JCC cook fears for family caught in crisis in Egypt
Egyptian-born Nona Bernaba, the cook at the JCC, is worried about the fate of her Coptic Christian family members in Cairo.
February 1, 2011
Nona Bernaba, known to many at the JCC of Central New Jersey for her kosher cooking, has provided some local people with a glimpse into the fears facing Egyptians living here.
As the protests in Egypt mounted over the past week, Bernaba, a Coptic Christian who came to the United States 31 years ago, has been on the phone with family and friends, hearing horror stories about conditions in Cairo.
“People have gotten out of the jails, and my cousins are afraid to go out of the house,” she told NJ Jewish News Tuesday. “They say thieves are coming into the houses and stealing.”
Bernaba is a qualified nutritionist with an expertise in kosher cooking developed from working with private Jewish clients and then cooking meals for the Senior Adults Program at the JCC in Scotch Plains. She has also cooked for functions at area synagogues. She said she knows how Jews value the friendship shown to Israel by Egyptian President Hosni Mubarak and understands those who fear the changes that might come in the wake of the protests. She has fears, too.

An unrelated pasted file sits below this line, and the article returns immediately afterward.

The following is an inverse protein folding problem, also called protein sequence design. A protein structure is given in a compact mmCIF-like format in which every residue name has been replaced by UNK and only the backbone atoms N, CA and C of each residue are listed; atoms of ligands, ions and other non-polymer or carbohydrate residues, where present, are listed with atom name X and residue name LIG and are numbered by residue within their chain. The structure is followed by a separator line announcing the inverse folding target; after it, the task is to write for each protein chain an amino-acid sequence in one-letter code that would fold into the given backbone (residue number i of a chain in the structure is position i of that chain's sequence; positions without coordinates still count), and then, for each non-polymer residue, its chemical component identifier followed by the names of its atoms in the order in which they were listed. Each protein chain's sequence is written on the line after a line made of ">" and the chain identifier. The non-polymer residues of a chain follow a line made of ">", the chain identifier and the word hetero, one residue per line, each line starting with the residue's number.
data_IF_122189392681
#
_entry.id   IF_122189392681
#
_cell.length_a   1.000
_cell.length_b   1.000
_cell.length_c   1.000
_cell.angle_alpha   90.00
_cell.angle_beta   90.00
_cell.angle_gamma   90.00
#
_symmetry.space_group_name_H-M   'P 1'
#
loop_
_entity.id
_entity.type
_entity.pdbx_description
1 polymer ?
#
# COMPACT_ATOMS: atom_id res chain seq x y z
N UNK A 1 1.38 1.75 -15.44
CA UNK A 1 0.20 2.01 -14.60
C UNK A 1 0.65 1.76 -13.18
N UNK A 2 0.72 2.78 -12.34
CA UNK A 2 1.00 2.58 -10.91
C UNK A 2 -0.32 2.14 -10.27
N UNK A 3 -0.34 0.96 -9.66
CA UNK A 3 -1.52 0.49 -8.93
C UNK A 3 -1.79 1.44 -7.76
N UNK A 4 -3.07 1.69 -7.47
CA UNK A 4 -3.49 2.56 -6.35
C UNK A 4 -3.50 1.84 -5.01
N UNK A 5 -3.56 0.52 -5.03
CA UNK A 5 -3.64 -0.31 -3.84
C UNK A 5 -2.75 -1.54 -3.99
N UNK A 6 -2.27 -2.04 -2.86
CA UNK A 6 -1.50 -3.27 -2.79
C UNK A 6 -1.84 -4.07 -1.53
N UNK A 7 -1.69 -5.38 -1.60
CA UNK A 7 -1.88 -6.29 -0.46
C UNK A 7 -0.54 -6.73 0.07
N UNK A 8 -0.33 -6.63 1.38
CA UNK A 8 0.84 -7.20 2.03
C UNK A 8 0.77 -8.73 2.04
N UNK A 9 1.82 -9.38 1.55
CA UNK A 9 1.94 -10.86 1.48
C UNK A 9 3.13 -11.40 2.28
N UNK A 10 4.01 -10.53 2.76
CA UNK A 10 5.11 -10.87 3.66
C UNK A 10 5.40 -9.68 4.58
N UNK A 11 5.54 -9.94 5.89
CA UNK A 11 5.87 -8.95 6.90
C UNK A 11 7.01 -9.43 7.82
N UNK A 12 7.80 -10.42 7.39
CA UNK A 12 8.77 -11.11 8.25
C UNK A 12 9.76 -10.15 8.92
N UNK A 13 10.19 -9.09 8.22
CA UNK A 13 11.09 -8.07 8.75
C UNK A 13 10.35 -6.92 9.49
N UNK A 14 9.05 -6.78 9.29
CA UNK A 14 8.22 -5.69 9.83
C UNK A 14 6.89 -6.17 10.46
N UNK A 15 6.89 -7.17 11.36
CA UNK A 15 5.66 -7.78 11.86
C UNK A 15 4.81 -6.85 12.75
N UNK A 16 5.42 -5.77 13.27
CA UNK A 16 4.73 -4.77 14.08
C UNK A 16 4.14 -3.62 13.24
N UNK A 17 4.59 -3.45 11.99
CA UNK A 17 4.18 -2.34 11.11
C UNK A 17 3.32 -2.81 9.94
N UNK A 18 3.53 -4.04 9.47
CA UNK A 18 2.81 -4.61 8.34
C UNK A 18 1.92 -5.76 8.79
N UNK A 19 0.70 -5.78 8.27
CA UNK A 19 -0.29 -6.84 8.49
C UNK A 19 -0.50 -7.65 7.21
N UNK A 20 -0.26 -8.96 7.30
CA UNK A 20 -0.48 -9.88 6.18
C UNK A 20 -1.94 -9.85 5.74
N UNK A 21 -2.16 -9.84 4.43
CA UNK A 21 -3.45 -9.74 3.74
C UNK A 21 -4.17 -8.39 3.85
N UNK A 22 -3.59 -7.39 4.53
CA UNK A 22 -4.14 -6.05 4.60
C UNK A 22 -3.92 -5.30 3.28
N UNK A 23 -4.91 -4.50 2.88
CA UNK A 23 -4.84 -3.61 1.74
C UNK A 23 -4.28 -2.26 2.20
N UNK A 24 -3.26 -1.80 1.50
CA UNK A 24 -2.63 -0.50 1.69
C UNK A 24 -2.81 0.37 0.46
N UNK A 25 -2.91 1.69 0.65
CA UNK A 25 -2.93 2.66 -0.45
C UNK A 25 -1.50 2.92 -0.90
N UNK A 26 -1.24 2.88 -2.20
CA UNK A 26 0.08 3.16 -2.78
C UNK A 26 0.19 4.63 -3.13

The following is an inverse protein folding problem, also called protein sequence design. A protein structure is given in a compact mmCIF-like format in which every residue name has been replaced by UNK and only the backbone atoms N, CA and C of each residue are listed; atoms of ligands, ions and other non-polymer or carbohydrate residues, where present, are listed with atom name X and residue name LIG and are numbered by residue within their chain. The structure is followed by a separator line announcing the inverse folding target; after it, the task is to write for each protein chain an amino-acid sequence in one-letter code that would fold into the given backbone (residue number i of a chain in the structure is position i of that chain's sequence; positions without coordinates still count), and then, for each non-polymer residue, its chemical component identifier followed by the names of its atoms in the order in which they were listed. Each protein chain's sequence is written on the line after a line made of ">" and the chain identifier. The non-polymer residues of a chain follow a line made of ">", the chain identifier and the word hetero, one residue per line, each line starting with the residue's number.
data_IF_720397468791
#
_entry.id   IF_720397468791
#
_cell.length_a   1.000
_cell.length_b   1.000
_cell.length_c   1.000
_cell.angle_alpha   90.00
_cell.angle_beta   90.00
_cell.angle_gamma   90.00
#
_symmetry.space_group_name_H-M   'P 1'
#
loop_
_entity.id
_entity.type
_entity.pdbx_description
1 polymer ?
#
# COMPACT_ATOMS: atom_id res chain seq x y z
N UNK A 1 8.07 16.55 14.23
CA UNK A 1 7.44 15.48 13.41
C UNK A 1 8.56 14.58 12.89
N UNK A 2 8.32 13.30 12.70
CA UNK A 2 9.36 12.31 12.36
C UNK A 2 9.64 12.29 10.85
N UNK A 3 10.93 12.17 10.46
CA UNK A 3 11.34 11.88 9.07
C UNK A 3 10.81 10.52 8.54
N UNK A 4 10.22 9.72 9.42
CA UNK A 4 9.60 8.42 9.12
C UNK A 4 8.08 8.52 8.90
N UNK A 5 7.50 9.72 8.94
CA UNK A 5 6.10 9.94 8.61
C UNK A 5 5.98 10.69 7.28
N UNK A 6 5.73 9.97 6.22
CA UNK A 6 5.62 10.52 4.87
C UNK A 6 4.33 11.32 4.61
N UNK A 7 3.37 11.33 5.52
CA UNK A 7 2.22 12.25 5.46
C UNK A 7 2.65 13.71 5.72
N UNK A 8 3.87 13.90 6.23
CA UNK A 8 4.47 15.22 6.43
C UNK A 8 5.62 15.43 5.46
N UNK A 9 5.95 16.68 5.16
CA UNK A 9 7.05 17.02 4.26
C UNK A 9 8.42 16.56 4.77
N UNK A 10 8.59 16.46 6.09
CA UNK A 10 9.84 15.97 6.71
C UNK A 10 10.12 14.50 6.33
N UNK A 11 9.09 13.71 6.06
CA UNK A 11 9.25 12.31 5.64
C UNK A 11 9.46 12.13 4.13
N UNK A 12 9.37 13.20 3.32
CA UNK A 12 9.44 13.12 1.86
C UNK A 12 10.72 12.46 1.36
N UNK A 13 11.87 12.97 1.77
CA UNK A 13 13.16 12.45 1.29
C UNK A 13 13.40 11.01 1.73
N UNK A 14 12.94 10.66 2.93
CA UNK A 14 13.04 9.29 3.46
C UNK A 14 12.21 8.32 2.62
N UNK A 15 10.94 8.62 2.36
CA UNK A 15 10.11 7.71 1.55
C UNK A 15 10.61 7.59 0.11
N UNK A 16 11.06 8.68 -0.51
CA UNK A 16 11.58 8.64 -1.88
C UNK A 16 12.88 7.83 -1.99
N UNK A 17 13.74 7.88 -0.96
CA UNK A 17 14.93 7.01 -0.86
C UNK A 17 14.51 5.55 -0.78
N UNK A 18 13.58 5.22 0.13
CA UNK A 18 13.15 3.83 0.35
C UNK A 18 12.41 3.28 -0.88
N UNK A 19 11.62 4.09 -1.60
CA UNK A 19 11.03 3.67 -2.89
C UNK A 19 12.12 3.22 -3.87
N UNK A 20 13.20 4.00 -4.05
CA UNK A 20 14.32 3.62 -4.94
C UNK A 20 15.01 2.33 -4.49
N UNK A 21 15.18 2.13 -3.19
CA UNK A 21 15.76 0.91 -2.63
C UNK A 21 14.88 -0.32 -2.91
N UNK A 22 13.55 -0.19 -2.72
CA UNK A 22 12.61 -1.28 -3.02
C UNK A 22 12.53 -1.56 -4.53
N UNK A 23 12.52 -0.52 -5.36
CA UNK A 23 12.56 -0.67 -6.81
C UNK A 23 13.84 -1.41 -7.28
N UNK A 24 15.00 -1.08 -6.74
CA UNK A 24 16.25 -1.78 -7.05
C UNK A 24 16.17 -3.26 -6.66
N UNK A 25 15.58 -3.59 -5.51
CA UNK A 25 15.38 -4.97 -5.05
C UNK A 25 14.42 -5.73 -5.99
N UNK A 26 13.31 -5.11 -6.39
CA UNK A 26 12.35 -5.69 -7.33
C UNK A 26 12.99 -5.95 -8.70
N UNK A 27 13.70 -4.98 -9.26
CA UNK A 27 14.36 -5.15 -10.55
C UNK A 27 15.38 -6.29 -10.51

In recent years, she watched with horror media reports of attacks on Christian Egyptians, most recently the bombing of a church in Alexandria on New Year’s Eve. The security services have done little to counteract those attacks, she said. “When they kill Christians, there is no punishment.”
But she is afraid that if law and order break down further, or if extremist Islamists come to power, things may get far worse.
Bernaba came to the United States with her parents, to join her brother who had settled in Michigan. Though she grew up in a society where Christians were pressured to become Muslim, there was less religious oppression than in other Arab countries, and she wasn’t eager to leave. “I came because I wanted to be with my family,” she said. She lives now in Somerset, and has two grown sons who were born in this country.
She acknowledged that many people in Egypt live in terrible poverty. “Here, people don’t want to eat bread because it is fattening; there, they need bread to survive,” she said. She acknowledged too that there has been a lot of corruption in the government, but she said she hopes that change can be brought about in an orderly way. “At least Mubarak is better than some others,” she said. “They should let him stay until the country stabilizes, and then he can go.”
Meanwhile, the chaos scares her. “We have had three days of prayers to say, ‘Save our Christians,’” she said, referring to services at local Coptic Christian churches.